. . .based on Christian values?

Have you seen the picture of former president Jimmy Carter that is making the rounds on social media these days? He looks so doleful one expects to see tears running down his cheeks. Somewhere in the picture is a caption or slogan stating that anyone who objects to the use of federal tax dollars to help the poor should stop saying they want a country based on Christian values. Guess what? It is not true, none of it.

Former president Carter never made that statement. He made some foolish statements over the years, but never one this foolish. The true source of this statement was someone unknown to most folks. Still, anyone wanting to know who made this comment can find the story with a quick search of the internet.

The disheartening part of this matter is how many people apparently bought into the hoax. First, it is disheartening that anyone would believe President Carter would utter such nonsense. Second, it is disheartening that people think Christian values include taxing people to help the poor and needy.

Helping others is a Christian value. There are many verses in the Bible clearly indicating a Christian is to love and help others. However, there is not one verse in any Bible this writer has seen that clearly indicates the way one is to help others is by giving money to the government so the government can give it to those the government feels are needy. True, Jesus tells the Pharisees people are to pay their taxes, but neither Jesus nor anyone else expected the government to use those taxes to feed the poor.1

The Bible is clear in a number of places that the responsibility to help another falls on the individual and/or the church. Jesus tells the rich young man or ruler, depending on the translation, to give his wealth to the poor. At one point, disciples are specifically appointed by the leadership to care for widows and orphans. In other verses, the Bible shows believers pooling their resources so all in the church can eat and do God’s work. Nothing is said about giving one’s wealth to the government so the government can help others.

The use of tax money to help the poor is not a Christian issue. That is a strawman argument designed to distract the speaker’s audience, make them uncomfortable and attack politicians who wear their faith as part of their political personae. The use of tax dollars to help the less fortunate, however one describes the less fortunate, is a political issue. It is not a Christian values issue.

Critics of this writer’s position may respond that the argument is moot. In the infamous words of a recent Secretary of State, “What difference does it make?” After all, Christians are supposed to help the poor. If that is true, why should they care if their tax money is used to help the poor? It is easier that way, and more equitable. What difference does it make who actually gives the poor folks the dough?

It makes a great deal of difference! Shifting the responsibility for helping others to the government is a copout. It is a way for individuals, religious or otherwise, to avoid personally being involved with the person needing help. Christian values include personal responsibilities and relationships. These encompass relationships with other believers and relationships with those who do not yet know Christ.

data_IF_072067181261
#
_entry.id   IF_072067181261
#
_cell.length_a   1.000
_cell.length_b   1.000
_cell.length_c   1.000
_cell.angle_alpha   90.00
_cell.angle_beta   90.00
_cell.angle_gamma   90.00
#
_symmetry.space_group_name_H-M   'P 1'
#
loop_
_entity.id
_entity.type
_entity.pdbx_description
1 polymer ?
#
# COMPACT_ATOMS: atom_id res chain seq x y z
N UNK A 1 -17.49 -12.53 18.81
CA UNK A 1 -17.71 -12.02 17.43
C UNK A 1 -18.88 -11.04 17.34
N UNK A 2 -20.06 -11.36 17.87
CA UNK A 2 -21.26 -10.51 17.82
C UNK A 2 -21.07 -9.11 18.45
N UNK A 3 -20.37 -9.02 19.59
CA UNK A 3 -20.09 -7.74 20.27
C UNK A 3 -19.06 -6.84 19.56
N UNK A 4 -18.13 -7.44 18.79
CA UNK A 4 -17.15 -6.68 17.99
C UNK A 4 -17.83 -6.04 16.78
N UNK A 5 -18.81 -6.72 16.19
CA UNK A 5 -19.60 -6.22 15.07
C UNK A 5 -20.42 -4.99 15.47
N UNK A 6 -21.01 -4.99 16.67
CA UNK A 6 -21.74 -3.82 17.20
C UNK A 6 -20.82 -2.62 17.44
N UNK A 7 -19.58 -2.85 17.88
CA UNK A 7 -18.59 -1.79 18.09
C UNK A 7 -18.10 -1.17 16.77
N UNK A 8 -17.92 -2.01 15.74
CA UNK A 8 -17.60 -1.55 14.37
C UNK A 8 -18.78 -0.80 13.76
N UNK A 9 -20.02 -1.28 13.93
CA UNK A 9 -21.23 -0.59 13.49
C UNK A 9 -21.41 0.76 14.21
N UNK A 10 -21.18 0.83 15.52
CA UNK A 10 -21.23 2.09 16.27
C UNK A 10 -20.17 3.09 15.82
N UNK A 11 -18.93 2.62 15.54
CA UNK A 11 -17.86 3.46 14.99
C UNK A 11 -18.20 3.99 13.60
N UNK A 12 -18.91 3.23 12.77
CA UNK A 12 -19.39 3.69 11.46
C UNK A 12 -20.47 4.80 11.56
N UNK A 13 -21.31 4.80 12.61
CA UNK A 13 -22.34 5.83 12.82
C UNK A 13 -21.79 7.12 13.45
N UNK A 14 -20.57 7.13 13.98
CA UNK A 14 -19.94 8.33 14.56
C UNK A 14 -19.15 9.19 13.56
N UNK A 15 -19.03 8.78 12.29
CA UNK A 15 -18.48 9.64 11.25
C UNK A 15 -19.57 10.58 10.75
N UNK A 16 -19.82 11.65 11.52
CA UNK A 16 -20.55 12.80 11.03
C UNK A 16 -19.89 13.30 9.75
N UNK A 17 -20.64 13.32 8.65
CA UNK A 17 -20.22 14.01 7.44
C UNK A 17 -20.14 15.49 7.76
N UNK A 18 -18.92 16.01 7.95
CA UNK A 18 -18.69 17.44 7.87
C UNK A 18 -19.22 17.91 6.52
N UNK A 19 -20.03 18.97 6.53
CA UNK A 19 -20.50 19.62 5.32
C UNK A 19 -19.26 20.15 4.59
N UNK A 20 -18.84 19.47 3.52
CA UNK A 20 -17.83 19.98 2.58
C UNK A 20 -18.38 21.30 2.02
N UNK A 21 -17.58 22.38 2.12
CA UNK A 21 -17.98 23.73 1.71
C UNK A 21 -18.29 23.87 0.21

The responsibility part includes getting down in the dirt with those who need help if necessary. Christians are supposed to act like the Good Samaritan. They are not supposed to cross the road to avoid the robbery victim laying in the gutter. They are to get down in the gutter to help him out, and then be responsible for him until he is better. Christians are not supposed to depend on Big Brother to take care of their neighbor. Christians are supposed to do that themselves.

Being a Christian can be hard work. It can be especially hard when it involves getting one’s hands dirty helping the poor and needy. It is so much easier to let Uncle Sam do the dirty work. However, when people, Christians or otherwise, abrogate their responsibilities there is another risk. The government has an excuse to step into what Christ taught was an individual’s responsibility. When that happens, the poor and needy come to look to the government as their friend, provider, and savior.

Most religions teach there is something more powerful than the government. Those in power do not like that way of thinking. Governments would prefer to be seen as helper and savior. That is why governments, even so-called theocracies, want to control as much as possible. They want people to depend on them, and look to them for everything.

Kings wanted religious leaders to coronate them in the name of their god. They wanted to be held up as the chosen of that god or the gods. They wanted the trappings of power, and they wanted to subjugate the citizenry. It is always easier to subjugate people if they feel dependent on the government. Even democracies can fall into that trap, and there is every indication this democracy is sliding that way.


1. This piece is written based on this writer’s understanding of the Bible. It is possible to find those who argue the Bible does justify government’s role in feeding the poor and needy. To this writer it seems most of those arguments ring more of rationalization than biblical truth.

© S. E. Jackson

About S. Eric Jackson

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1 Response to . . .based on Christian values?

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